Let my whole being bless the Lord!  Let everything inside me bless his holy name!
Psalm 103:1 (CEB)

I come from church-goers on my mother’s side. My Grandma Lucy was a pillar of the Mt. Vernon United Methodist Church in Birmingham, Alabama, and a Worthy Matron of the Eastern Star. In most of the old photos of Grandma, she’s wearing a simple housedress and apron—her “everyday clothes.” But a few pictures show her at Mt. Vernon UMC, dressed to the nines in a fur jacket and pillbox hat—her “church clothes.” For Grandma Lucy, as for many from her generation, the practice of wearing “Sunday best” to worship arose from a genuine desire to honor the Lord.

I have a young friend whose faith inspires me, and who, like many from his generation, is decidedly more casual in his choice of worship attire. Once, when an older man in the congregation chided him for his “disrespect towards God,” I overheard my young friend’s gentle response: “I’m trying to offer God my real self,” he said. “Not just my Sunday self.”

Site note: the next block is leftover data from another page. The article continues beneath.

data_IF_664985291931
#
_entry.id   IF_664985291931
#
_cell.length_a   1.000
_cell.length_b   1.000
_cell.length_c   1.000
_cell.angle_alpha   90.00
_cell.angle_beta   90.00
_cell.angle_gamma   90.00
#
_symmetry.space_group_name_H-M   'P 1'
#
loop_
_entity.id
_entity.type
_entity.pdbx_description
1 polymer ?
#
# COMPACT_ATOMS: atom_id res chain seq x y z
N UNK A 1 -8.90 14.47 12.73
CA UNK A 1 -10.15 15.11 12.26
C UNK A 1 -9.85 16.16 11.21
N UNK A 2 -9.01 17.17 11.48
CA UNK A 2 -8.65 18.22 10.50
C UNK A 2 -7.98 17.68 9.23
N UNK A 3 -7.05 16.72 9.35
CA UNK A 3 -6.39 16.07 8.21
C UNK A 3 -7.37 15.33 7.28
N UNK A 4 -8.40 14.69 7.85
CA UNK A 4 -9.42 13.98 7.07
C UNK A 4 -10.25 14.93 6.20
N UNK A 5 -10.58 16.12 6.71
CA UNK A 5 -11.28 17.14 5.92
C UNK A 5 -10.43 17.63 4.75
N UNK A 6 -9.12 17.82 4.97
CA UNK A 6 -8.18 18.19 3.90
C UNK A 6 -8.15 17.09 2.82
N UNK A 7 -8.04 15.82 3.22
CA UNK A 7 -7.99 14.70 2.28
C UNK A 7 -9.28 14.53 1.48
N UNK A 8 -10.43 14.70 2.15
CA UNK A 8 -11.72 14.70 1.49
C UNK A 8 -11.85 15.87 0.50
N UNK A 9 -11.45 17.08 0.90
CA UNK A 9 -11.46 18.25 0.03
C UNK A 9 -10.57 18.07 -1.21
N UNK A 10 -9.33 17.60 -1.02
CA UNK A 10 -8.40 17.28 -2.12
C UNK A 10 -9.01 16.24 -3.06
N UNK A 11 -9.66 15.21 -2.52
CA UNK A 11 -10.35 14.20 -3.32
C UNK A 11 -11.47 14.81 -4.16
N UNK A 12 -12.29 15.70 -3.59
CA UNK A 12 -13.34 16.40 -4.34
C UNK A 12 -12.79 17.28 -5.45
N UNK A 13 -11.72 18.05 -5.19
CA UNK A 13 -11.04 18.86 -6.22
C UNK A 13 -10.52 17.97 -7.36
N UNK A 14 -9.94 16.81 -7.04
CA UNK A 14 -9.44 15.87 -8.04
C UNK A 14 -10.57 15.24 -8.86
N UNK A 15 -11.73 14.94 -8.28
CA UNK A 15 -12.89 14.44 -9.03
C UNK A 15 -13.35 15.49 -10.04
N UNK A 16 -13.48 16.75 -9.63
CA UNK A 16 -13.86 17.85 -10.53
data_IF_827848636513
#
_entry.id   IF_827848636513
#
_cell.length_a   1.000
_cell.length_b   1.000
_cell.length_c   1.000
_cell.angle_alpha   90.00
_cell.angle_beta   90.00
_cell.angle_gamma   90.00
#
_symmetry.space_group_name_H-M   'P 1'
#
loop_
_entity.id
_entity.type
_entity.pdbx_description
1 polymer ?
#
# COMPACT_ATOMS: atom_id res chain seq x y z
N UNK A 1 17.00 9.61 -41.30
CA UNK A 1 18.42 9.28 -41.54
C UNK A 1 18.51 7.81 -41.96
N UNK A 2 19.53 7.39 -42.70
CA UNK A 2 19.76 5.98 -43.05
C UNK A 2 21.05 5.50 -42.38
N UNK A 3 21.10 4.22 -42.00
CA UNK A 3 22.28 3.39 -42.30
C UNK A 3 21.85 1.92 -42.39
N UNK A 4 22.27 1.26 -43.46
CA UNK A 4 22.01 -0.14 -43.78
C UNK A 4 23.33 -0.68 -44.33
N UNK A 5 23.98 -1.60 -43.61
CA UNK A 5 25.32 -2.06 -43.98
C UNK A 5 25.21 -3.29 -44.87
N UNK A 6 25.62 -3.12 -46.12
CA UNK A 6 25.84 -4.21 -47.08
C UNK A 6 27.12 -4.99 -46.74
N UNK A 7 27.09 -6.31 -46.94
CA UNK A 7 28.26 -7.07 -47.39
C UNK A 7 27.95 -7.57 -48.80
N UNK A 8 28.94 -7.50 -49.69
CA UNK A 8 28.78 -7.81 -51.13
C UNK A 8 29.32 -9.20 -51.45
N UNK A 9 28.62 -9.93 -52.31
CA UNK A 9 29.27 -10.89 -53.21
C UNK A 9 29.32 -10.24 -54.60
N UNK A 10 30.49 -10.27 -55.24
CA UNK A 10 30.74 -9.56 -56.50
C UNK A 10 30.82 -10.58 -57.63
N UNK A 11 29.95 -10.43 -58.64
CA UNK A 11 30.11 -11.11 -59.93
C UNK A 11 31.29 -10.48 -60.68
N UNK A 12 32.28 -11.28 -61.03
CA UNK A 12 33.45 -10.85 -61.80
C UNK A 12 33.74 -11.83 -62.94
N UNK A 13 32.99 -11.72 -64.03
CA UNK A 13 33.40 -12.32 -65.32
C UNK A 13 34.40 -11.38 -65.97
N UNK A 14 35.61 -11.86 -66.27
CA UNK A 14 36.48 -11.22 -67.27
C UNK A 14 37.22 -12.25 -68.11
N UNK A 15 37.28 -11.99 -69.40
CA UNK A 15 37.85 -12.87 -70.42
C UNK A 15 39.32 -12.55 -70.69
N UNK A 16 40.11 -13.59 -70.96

I wondered later if my friend had been reading Psalm 103: “Let my whole being bless the Lord. Let everything inside me bless his holy name.”

Everything inside me? Seriously, everything? This flies in the face of the sacred Southern aphorism: We may think it, but we do not speak it. But what if this is the very thing God hopes for most—not the polishing up of our shiny selves, but instead the offering up of our whole selves?

Let everything inside me bless God’s holy name. Sure, the happy, thankful part of me is going to find it easy enough to sing. But what about the other parts—can they also bless the Lord? According to Psalm 103, you bet they can:

The exhausted part of us can sing praise to the One who “renews our youth like the eagle’s.”

The part that’s angry at injustice can bless the God who “works righteousness and does justice for all who are oppressed.”

The part that’s suffering can sing to the God who “heals our sickness.”

The part that’s guilty can sing to the God who “forgives…and removes our sin as far as the east is from the west.”

The part of us that’s weak can bless the One who “knows our frame and remembers we are dust.”

Who can say where God lands in the “furs vs. shorts” debate in worship. As with most things that really matter to God, I imagine it comes down to the heart, and not just our Sunday heart. Our whole, real, raw, unpolished heart. This is the best offering of all.

Julie Pennington-Russell is a much-loved preacher, pastor, and mentor. She has pastored three Baptist churches, has mentored too-many-to-count young ministers, and lives in Atlanta, Georgia.